• 1954 Convention for the Protection of Cultural Property in the Event of Armed Conflict including the 1954 Protocol and the 1999 Second Protocol additional to the 1954 Convention
  • 1972 Convention on the Prohibition of the Development, Production and Stockpiling of Bacteriological (Biological) and Toxin Weapons and on their Destruction
  • 1977 Protocol (I) Additional to the Geneva Conventions of 12 August 1949, and relating to the Protection of Victims of International Armed Conflicts
  • 1977 Protocol (II) Additional to the Geneva Conventions of 12 August 1949, and relating to the Protection of Victims of Non-International Armed Conflicts
  • 1980 Convention on Prohibitions or Restrictions on the Use of Certain Conventional Weapons Which May be Deemed to be Excessively Injurious or to Have Indiscriminate Effects inclusive Amendment and Protocols including the 1980 Protocol I, the 1980 Protocol II, the 1996 Amended Protocol II, the 1980 Protocol III, and the 1995 Protocol IV to the 1980 Convention
  • 1993 Convention on the Prohibition of the Development, Production, Stockpiling and Use of Chemical Weapons and on their Destruction
  • 1997 Convention on the Prohibition of the Use, Stockpiling, Production and Transfer of Anti-Personnel Mines and on their Destruction
  • 1998 Rome Statute of the International Criminal Court
  • 2008 Convention on Cluster Munitions
3. Please provide any other information on prohibitions you would like to share.
1. Does your State always conduct a risk assessment prior to authorization of an arms export?

[ Article 7.1 ]

If no, please specify under which conditions a risk assessment is not required. Yes
A risk assessment is always required, but the German legislation and guidelines (“Political Principles Adopted by the Government of the Federal Republic of Germany for the Export of War Weapons and Other Military Equipment” of 19 January 2001 /“Political Principles”) contain a positive presumption in certain cases (e.g. exports to NATO or EU Member States or and NATO-equivalent countries (Australia, New Zealand, Japan, Switzerland), intra-EU trade). According to the German guidelines, such positive presumptions are just that. They do not obviate the requirement for an assessment and they are void if a situation covered by Art. 6 of the Treaty (or the equivalent in the Common Position or the German Political Principles) is encountered.
1a. Details / reference / web link / additional comments
2. Does your State require that the following criteria are included in your national assessment prior to granting an export authorization?

[ Article 7.1 ]

Whether the arms would contribute to or undermine peace and security? Yes
Whether the arms could be used to commit or facilitate a serious violation of international humanitarian law? Yes
Whether the arms could be used to commit or facilitate a serious violation of international human rights law? Yes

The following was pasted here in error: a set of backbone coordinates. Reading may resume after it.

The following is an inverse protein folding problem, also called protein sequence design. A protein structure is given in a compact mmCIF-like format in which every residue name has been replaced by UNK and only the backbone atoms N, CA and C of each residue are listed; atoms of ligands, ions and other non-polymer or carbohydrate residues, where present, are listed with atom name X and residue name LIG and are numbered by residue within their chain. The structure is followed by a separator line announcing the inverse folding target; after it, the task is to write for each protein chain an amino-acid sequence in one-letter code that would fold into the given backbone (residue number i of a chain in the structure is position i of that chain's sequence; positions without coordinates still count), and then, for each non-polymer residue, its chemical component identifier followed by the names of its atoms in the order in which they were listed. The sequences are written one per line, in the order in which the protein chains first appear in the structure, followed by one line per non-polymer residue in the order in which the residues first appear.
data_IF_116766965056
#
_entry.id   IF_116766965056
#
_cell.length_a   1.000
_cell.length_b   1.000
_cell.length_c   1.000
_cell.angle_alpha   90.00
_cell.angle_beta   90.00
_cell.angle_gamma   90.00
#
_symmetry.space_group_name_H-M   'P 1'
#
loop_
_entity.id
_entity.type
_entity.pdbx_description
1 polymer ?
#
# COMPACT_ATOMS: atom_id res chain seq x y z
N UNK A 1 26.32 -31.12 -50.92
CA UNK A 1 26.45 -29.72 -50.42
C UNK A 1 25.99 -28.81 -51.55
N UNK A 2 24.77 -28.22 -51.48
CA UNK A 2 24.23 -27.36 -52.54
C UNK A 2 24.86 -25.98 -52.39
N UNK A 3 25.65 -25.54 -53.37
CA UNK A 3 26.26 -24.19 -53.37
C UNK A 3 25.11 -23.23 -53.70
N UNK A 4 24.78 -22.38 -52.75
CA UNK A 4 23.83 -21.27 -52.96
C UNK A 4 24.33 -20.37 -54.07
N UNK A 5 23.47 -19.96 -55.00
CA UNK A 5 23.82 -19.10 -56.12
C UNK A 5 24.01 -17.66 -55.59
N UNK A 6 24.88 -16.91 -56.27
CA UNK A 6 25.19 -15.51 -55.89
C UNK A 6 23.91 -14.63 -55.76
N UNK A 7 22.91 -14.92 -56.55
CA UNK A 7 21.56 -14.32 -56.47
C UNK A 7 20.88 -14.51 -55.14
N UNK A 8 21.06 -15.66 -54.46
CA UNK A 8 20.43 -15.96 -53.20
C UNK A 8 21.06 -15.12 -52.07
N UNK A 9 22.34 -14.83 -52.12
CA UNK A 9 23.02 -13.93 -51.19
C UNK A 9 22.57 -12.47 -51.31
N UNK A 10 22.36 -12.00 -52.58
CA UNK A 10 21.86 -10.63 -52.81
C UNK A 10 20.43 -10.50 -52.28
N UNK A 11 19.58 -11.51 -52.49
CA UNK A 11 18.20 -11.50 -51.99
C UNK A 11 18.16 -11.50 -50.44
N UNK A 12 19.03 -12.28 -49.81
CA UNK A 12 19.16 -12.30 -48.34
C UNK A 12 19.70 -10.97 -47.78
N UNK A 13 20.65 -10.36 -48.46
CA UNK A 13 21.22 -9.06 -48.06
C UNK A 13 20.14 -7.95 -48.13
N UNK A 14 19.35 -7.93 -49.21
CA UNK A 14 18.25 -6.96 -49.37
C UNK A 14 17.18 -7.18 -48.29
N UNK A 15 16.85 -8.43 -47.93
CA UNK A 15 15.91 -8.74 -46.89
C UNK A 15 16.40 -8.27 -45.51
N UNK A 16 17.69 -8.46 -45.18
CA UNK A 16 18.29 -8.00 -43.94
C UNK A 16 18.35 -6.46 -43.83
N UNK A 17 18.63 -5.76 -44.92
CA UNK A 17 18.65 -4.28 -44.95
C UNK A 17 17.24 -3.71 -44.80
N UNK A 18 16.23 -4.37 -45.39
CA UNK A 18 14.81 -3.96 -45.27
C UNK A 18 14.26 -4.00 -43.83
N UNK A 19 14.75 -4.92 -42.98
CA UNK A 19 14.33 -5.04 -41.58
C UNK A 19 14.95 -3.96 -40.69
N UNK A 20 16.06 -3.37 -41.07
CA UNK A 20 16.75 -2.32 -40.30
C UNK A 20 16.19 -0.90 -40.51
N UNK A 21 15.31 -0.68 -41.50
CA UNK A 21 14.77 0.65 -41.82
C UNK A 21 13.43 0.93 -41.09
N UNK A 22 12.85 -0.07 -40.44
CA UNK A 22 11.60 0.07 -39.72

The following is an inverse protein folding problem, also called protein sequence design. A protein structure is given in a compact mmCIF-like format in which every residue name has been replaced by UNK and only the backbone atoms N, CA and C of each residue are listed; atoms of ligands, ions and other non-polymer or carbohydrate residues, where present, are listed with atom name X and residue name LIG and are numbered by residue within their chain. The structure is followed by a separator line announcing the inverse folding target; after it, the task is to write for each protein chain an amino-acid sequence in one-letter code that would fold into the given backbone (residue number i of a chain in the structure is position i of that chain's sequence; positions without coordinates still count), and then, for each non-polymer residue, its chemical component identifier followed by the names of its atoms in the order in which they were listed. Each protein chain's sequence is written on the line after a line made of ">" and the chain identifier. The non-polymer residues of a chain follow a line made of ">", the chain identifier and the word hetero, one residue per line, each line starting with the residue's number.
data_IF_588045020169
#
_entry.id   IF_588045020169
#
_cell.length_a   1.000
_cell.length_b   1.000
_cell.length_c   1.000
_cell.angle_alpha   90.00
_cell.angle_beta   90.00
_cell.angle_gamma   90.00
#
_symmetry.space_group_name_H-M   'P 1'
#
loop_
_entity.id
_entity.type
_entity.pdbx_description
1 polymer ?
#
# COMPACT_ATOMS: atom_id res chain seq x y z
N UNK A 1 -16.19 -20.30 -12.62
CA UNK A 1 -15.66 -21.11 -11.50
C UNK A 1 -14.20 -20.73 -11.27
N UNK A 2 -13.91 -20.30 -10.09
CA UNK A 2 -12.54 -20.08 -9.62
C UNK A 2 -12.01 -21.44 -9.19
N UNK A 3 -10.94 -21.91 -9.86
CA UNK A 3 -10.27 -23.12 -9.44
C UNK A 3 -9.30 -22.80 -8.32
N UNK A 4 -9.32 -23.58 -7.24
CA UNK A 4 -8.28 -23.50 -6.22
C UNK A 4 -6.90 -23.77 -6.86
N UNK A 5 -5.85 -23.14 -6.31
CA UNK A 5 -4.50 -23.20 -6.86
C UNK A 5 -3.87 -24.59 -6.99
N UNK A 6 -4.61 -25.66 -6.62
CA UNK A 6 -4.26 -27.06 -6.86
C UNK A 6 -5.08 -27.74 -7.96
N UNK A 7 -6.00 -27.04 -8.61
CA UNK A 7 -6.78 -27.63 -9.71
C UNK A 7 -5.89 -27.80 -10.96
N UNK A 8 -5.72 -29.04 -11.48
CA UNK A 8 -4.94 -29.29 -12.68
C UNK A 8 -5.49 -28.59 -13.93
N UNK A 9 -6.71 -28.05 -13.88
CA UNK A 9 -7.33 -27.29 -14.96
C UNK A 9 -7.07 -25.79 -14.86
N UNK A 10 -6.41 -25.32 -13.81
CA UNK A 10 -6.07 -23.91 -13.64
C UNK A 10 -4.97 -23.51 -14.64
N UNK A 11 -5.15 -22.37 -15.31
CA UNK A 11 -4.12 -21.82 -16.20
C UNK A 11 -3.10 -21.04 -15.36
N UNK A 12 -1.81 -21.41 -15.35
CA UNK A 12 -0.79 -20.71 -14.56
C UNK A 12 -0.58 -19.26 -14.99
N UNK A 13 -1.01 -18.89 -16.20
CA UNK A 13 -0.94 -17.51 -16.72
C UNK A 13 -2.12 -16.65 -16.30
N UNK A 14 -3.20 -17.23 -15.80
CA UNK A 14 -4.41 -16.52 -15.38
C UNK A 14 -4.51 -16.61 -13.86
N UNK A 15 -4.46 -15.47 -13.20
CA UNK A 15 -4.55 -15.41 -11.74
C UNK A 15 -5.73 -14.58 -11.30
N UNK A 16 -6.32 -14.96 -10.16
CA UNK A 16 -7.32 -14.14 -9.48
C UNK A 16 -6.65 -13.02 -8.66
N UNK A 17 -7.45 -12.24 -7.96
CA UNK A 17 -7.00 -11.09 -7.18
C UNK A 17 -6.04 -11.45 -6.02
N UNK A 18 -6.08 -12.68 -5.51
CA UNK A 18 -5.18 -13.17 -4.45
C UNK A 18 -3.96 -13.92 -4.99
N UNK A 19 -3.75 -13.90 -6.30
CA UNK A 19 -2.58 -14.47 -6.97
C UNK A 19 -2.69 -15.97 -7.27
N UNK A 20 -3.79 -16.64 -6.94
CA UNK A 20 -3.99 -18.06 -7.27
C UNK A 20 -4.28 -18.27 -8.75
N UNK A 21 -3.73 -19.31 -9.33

Whether the arms could be used to commit or facilitate an act constituting an offence under international conventions or protocols relating to terrorism to which your State is a party? Yes
Whether the arms could be used to commit or facilitate an act constituting an offence under international conventions or protocols relating to transnational organized crime to which your State is a party? Yes
2a. Details / reference / web link / additional comments
3. Are additional criteria considered in addition to the above prior to authorizing a transfer:

[ Articles 7.4 and 11.2 ]

Risk of diversion Yes
Acts of gender based violence Yes
Other (please specify below) Yes
In addition to the criteria under 7.B, the following elements are considered in the German Political Principles:
  • The preservation of human rights is of particular importance for every export decision, irrespective of the envisaged recipient country. Military equipment exports are therefore fundamentally not approved where there is “sufficient suspicion” of the involved military equipment’s misuse for internal repression or other ongoing and systematic violations of human rights. The human rights situation in the consignee country plays an important role in connection with this question. The Political Principles are more restrictive than e.g. the EU Common Position, which rules out export licences only where a “clear risk” exists or the ATT, which rules out export licences only where an “overriding risk” exists.
  • The export of war weapons is approved only in exceptional cases where, as justified by the individual situation, special foreign policy or security policy interests of the Federal Republic of Germany would support the granting of a licence. For other military equipment, licences are granted only insofar as such action does not endanger the interests to be protected under foreign trade and payments statutes